#### 22.2.1 \graphicspath

Synopsis:

\graphicspath{list of directories inside curly braces}

Declare a list of directories to search for graphics files. This allows you to later say something like \includegraphics{lion.png} instead of having to give its path.

LaTeX always looks for graphic files first in the current directory (and the output directory, if specified; see output directory). The declaration below tells the system to then look in the subdirectory pix, and then ../pix.

\usepackage{graphicx}   % or graphics; put in preamble
...
\graphicspath{ {pix/} {../pix/} }

The \graphicspath declaration is optional. If you don’t include it then LaTeX’s default is to search all of the places that it usually looks for a file (it uses LaTeX’s \input@path). In particular, in this case one of the places it looks is the current directory.

Enclose each directory name in curly braces; for example, above it says ‘{pix}’. Do this even if there is only one directory. Each directory name must end in a forward slash, /. This is true even on Windows, where good practice is to use forward slashes for all the directory separators since it makes the document portable to other platforms. If you have spaces in your directory name then use double quotes, as with {"my docs/"}. Getting one of these rules wrong will cause LaTeX to report Error: File `filename' not found.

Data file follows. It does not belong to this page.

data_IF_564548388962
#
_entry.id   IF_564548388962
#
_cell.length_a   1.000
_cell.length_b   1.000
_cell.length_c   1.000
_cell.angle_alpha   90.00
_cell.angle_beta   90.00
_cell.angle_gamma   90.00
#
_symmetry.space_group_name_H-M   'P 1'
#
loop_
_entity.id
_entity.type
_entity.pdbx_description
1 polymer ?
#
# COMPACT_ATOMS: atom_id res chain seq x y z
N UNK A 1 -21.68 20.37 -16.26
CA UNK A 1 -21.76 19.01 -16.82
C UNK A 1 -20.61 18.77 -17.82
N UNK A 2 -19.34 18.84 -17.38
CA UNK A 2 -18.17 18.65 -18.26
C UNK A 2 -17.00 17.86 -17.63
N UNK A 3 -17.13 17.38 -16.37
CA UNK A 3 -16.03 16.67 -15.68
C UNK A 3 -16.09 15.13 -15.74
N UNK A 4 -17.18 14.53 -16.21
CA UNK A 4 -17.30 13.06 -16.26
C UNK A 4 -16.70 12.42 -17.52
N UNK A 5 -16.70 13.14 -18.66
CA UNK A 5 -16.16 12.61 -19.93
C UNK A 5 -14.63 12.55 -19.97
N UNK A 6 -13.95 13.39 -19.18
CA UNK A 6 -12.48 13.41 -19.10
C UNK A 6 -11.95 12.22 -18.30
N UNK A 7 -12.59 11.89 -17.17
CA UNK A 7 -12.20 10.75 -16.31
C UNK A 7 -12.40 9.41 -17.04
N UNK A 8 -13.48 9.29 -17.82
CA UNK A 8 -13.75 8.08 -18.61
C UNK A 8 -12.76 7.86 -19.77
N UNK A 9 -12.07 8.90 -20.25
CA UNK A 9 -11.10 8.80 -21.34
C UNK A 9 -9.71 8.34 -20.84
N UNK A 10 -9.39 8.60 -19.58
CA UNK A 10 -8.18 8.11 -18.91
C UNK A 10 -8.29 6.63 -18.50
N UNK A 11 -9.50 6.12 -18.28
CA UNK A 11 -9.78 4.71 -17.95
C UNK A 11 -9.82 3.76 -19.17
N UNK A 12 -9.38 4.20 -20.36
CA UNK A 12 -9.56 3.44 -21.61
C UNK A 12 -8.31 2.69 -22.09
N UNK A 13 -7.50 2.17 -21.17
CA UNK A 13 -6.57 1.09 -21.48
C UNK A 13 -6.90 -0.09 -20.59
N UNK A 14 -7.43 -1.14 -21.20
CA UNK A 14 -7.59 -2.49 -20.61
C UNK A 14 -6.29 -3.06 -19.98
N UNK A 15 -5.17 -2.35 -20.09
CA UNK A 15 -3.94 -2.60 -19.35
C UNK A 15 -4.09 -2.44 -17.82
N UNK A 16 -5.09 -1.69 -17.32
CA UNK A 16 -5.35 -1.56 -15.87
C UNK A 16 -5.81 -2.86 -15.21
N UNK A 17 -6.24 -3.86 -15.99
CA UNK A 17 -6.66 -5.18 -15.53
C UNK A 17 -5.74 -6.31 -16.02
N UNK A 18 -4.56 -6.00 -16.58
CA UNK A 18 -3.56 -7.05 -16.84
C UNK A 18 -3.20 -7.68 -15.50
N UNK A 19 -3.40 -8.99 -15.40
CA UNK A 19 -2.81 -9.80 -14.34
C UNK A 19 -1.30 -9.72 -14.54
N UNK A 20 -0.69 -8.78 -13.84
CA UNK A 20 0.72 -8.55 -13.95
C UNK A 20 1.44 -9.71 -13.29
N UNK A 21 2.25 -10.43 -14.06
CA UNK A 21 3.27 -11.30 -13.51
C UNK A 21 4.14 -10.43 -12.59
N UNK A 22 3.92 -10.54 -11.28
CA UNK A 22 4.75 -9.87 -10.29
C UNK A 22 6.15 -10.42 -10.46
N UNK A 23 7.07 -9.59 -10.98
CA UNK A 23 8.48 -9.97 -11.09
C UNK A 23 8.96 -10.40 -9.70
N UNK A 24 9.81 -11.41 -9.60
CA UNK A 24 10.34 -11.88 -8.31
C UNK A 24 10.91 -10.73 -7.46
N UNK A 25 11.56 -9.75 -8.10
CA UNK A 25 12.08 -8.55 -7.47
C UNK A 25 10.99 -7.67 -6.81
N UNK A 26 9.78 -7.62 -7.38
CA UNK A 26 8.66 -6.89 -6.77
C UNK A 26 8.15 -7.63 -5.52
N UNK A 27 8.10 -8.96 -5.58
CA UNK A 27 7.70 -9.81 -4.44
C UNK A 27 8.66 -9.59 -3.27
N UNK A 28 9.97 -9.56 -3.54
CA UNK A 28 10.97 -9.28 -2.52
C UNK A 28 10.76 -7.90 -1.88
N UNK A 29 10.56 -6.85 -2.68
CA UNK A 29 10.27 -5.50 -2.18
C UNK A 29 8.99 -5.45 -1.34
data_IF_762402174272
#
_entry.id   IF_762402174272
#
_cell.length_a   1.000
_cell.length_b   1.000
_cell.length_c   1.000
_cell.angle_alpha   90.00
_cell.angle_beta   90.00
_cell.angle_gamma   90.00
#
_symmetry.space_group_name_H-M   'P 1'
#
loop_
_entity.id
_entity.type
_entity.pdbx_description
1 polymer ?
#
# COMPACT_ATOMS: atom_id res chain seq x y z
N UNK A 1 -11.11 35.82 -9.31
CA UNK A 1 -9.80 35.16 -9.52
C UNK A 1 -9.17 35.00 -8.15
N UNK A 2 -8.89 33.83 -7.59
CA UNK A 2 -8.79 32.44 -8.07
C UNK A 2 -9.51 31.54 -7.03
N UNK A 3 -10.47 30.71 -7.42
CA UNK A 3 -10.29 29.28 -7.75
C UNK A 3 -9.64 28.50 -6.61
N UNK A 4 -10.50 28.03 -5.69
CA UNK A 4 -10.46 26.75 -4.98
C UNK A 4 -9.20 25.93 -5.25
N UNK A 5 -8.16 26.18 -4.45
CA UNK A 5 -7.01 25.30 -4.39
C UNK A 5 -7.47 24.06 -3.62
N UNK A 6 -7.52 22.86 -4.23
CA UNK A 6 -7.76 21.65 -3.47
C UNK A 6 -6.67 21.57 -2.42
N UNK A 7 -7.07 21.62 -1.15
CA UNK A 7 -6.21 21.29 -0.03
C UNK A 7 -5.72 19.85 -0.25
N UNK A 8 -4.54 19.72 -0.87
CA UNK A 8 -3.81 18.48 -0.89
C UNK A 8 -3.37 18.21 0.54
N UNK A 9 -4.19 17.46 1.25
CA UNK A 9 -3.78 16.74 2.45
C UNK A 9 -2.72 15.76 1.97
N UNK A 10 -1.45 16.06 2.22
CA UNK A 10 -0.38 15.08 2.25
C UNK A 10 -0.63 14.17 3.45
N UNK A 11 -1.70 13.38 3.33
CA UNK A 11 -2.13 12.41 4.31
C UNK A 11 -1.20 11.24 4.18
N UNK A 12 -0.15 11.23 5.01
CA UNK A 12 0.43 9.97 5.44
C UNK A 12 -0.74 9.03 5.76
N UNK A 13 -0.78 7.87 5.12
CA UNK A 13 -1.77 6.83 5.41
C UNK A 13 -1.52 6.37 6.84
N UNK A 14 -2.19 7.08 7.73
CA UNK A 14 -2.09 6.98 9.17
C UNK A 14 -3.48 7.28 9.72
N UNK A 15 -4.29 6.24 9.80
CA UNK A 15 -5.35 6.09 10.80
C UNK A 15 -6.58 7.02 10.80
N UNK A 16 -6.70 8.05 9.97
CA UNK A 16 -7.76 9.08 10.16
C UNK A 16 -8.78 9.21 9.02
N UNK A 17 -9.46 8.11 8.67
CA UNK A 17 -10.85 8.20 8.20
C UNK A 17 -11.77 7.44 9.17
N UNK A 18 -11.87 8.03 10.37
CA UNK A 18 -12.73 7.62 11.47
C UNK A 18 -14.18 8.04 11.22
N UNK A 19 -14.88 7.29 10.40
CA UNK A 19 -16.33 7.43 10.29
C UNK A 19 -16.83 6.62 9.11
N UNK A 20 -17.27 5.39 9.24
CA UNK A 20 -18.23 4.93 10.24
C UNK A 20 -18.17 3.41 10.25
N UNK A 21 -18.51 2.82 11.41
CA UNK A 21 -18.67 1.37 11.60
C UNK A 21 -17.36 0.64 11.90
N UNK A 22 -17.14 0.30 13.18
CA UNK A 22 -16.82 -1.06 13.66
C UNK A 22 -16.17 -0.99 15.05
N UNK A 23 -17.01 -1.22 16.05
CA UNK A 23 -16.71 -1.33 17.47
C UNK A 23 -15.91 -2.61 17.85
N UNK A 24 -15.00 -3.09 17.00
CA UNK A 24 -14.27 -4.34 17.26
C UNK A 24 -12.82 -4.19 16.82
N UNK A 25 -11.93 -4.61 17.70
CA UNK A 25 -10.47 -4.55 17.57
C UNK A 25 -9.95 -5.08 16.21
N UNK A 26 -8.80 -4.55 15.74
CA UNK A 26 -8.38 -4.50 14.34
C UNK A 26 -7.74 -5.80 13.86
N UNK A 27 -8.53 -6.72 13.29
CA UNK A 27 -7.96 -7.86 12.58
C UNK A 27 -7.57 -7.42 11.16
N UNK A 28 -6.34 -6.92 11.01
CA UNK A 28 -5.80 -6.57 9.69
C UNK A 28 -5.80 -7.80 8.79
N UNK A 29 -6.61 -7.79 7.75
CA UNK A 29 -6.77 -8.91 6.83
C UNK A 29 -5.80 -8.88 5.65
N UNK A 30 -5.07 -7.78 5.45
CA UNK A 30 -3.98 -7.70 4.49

Basically, the algorithm is that with this example, after looking in the current directory,

\graphicspath{ {pix/} {../pix/} }
...
\usepackage{lion.png}

for each of the listed directories, LaTeX concatenates it with the filename and searches for the result, checking for pix/lion.png and then ../pix/lion.png. This algorithm means that the \graphicspath command does not recursively search subdirectories: if you issue \graphicspath{{a/}} and the graphic is in a/b/lion.png then LaTeX will not find it. It also means that you can use absolute paths such as \graphicspath{{/home/jim/logos/}} or \graphicspath{{C:/Users/Albert/Pictures/}}. However, using these means that the document is not portable. (You could preserve portability by adjusting your TeX system settings configuration file parameter TEXINPUTS; see the documentation of your system.)

You can use \graphicspath anywhere in the document. You can use it more than once. Show its value with \makeatletter\typeout{\Ginput@path}\makeatother.

The directories are taken with respect to the base file. That is, suppose that you are working on a document based on book/book.tex and it contains \include{chapters/chap1}. If in chap1.tex you put \graphicspath{{plots/}} then LaTeX will not search for graphics in book/chapters/plots, but instead in book/plots.